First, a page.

Can scientists make birth control for mosquitoes? Well, apparently so. 

A research team in southern Arizona is proving it can be done and the fascinating details are drawing quite a buzz.

The project started after a University of Arizona staff member's husband was bitten by a mosquito carrying the Dengue virus in the Dominican Republic a couple years ago.

“He was suffering, had migraine headaches. She really gave me firsthand information of really how debilitating it is,” said Roger Miesfeld at the U of A’s Department of Chemistry and Biochemistry.

“For six months, he was unable to work,” Miesfeld said.

To decrease the rate of mosquito-borne diseases, Miesfeld and his team are producing what they call “mosquito birth control.”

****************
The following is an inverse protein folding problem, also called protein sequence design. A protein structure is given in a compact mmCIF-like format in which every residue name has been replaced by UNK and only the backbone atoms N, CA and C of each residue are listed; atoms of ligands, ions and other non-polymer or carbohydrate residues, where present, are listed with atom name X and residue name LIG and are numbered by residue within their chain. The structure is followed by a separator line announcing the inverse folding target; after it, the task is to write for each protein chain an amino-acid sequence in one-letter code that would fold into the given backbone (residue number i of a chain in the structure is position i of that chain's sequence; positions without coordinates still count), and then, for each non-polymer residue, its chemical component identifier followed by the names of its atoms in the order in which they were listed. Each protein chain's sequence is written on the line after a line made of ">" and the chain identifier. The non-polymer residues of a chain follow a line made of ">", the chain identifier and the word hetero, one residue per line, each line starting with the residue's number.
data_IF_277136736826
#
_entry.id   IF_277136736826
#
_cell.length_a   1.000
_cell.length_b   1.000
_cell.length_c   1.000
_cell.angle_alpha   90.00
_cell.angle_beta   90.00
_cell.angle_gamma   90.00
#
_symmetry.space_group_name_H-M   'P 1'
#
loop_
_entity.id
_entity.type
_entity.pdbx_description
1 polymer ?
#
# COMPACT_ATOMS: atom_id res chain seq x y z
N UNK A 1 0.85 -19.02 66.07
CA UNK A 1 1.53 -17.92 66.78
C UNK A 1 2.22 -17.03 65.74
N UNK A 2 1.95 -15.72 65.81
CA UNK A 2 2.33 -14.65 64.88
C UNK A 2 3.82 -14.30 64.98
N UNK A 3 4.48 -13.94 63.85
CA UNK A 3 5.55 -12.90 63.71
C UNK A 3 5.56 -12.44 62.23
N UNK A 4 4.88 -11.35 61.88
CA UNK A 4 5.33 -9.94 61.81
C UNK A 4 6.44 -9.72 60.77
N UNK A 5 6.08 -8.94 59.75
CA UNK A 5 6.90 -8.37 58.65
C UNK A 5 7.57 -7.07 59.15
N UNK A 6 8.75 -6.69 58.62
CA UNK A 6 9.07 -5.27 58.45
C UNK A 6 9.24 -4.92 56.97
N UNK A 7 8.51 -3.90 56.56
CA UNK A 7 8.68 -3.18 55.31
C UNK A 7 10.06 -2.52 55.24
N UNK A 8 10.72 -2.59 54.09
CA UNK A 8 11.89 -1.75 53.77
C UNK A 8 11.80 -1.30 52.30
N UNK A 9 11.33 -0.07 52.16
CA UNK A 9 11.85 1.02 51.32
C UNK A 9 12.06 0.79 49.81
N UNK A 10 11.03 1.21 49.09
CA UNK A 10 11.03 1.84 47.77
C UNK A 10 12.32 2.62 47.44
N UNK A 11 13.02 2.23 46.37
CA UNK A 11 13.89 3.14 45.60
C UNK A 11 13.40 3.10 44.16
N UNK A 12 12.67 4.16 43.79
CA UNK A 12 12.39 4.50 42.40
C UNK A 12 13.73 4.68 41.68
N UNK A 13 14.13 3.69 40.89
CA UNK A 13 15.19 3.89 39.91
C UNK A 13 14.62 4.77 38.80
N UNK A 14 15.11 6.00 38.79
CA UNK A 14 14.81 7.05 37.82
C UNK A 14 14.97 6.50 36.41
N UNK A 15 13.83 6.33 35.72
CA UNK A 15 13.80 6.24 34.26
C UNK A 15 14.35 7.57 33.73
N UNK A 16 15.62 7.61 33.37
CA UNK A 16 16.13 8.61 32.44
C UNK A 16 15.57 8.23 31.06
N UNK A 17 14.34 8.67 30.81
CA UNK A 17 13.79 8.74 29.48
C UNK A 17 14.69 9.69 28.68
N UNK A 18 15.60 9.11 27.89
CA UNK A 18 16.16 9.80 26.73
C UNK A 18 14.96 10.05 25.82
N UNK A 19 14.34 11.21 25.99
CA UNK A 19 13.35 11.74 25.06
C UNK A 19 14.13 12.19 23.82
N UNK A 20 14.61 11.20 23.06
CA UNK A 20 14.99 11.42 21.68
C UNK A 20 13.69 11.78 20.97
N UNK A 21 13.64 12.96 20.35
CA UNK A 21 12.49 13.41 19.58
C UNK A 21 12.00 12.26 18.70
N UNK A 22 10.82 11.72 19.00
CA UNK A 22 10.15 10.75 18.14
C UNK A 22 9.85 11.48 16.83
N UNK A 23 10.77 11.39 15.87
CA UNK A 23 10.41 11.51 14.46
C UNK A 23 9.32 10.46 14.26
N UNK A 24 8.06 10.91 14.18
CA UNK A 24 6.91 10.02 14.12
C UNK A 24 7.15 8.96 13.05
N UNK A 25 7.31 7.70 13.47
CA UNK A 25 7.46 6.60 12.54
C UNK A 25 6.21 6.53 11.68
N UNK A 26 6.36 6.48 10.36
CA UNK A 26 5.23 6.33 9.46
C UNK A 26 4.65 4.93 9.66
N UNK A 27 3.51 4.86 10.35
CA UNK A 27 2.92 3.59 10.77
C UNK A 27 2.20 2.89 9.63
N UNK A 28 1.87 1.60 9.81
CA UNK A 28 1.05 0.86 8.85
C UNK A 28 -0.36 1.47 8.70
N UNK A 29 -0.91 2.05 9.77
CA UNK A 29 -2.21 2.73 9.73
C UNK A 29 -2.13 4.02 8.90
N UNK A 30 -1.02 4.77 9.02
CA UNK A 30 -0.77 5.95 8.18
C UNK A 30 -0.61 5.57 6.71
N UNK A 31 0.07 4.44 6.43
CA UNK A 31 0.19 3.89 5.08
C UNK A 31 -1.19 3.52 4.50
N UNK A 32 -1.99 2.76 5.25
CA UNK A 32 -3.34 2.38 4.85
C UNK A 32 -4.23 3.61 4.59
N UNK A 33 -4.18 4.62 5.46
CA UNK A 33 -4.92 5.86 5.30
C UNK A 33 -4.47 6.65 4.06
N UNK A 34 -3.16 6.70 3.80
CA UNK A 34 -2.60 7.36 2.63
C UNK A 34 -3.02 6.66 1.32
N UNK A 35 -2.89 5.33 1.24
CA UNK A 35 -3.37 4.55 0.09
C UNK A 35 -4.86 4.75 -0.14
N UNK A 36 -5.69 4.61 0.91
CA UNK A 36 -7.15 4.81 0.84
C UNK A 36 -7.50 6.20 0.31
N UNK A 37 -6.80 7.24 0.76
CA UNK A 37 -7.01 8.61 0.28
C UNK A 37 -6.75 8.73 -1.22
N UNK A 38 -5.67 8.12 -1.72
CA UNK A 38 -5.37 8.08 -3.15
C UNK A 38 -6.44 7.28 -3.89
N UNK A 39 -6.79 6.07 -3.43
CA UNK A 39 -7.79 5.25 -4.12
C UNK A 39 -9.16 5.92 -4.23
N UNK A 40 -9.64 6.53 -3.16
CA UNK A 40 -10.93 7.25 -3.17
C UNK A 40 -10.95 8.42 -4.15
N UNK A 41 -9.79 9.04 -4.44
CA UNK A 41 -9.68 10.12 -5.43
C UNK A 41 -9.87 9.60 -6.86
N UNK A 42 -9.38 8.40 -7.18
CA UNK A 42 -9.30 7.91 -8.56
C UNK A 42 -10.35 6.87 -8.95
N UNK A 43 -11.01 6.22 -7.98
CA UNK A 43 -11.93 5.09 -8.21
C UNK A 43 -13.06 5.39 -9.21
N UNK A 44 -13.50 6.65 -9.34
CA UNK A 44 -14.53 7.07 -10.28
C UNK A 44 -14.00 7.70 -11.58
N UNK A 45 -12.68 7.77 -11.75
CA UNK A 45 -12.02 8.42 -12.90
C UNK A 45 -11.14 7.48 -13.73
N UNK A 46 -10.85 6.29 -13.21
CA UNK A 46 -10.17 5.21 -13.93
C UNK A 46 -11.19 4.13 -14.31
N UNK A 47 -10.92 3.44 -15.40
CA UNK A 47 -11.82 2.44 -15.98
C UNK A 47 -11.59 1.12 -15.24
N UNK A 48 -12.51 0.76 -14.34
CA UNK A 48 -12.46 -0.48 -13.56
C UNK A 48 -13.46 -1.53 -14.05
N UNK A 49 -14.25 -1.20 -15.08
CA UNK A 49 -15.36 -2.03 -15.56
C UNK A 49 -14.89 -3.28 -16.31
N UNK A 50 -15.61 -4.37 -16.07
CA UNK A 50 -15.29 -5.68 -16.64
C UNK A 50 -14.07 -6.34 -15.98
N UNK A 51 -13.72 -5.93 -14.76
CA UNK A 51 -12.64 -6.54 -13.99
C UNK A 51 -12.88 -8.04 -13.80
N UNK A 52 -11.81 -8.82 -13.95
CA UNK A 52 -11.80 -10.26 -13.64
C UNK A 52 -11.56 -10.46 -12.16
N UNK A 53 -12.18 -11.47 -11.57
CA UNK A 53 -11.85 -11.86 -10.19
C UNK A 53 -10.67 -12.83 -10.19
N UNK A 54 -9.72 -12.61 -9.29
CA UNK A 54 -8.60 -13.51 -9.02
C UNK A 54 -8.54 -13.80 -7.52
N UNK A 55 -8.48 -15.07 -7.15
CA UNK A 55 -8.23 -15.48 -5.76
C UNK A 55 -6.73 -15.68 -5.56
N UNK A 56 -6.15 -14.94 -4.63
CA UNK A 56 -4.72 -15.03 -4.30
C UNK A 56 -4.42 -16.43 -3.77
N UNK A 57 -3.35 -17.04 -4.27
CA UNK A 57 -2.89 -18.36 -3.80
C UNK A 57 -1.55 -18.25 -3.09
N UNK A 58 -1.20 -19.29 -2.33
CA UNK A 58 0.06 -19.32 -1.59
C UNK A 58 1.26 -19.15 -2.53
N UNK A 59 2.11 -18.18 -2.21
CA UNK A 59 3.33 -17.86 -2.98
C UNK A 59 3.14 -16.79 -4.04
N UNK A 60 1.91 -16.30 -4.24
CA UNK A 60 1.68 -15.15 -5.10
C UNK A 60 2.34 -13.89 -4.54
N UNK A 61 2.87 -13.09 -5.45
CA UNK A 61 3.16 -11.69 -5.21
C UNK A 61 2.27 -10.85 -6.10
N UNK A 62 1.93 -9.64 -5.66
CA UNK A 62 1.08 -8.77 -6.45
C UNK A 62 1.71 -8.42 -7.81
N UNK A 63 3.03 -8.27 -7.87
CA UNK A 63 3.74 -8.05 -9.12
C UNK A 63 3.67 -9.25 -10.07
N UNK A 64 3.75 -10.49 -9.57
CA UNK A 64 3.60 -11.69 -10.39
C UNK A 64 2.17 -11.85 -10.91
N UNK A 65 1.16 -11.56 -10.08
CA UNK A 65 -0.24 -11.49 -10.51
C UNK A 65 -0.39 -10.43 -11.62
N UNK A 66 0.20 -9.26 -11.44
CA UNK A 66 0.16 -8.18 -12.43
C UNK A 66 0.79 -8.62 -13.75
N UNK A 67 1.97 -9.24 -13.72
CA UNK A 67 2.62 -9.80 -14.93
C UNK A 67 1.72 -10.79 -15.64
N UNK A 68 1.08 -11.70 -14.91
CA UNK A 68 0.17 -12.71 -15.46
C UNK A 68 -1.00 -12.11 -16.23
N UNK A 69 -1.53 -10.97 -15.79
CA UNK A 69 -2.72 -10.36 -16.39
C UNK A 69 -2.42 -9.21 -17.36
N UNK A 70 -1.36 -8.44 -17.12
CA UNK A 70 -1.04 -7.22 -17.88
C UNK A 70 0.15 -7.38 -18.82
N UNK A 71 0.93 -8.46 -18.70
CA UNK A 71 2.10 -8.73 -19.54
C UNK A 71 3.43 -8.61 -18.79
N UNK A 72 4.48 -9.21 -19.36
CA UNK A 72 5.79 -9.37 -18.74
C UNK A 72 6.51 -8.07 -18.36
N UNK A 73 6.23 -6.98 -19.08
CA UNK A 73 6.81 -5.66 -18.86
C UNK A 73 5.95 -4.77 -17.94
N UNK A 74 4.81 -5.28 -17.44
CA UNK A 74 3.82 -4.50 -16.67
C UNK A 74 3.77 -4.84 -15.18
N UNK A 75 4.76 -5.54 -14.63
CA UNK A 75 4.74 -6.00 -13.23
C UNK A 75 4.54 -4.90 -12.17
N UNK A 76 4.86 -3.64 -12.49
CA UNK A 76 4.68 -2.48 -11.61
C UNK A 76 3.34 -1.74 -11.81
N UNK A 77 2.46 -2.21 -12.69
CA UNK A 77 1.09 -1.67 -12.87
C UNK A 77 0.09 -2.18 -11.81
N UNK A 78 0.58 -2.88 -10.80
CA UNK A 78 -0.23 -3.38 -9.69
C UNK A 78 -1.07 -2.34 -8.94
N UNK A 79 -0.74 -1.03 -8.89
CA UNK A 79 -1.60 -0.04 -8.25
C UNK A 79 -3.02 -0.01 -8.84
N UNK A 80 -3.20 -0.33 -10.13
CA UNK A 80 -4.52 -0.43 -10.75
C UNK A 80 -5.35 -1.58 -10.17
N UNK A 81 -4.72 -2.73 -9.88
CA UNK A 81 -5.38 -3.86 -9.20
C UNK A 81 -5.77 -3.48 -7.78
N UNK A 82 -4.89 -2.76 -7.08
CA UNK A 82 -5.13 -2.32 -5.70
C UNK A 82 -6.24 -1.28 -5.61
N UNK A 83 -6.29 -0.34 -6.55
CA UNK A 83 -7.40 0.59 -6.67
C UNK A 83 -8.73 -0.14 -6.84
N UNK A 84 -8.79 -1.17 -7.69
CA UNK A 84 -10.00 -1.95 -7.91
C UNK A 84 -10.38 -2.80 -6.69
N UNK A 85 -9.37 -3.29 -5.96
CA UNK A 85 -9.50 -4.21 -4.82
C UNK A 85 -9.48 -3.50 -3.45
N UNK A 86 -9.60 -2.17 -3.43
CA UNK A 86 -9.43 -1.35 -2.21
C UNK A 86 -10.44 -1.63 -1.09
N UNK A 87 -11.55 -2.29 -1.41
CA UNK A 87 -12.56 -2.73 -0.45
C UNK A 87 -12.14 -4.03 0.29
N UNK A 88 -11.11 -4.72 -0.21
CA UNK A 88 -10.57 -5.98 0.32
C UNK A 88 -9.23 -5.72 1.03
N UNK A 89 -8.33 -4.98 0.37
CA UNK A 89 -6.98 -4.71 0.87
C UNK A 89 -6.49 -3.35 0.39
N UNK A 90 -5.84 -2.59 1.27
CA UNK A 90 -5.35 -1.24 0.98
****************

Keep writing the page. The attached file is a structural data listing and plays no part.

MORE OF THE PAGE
“We are particularly interested in bio-safe and mosquito-specific insecticides,” he said.  

Researchers recently discovered a protein in mosquitos, which is critical to the process of producing viable eggs.

“We knocked out 40, one by one,” Miesfeld said. “We put the mosquitoes in little vials, what we called condominiums, so each female had an opportunity to lay eggs.”

When they selectively blocked the activity of a specific protein in female mosquitoes, the mosquitos laid eggs with defective eggshells.

“They’re missing a major part of the eggshell and none of the embryos survive,” Miesfeld said.  

Miesfeld is hopeful the approach will reduce mosquito populations in areas of human disease transmission, without harming beneficial insects such as honey bees. The team has filed a provisional patent on the discovery, that could eventually turn into an application that could be commercialized.

Worldwide, more than 500 million people suffer from diseases transmitted by the blood-feeding insects, including malaria, Dengue fever, Zika, and West Nile. Additionally, nearly 1 million deaths are attributed to mosquito-borne illnesses each year.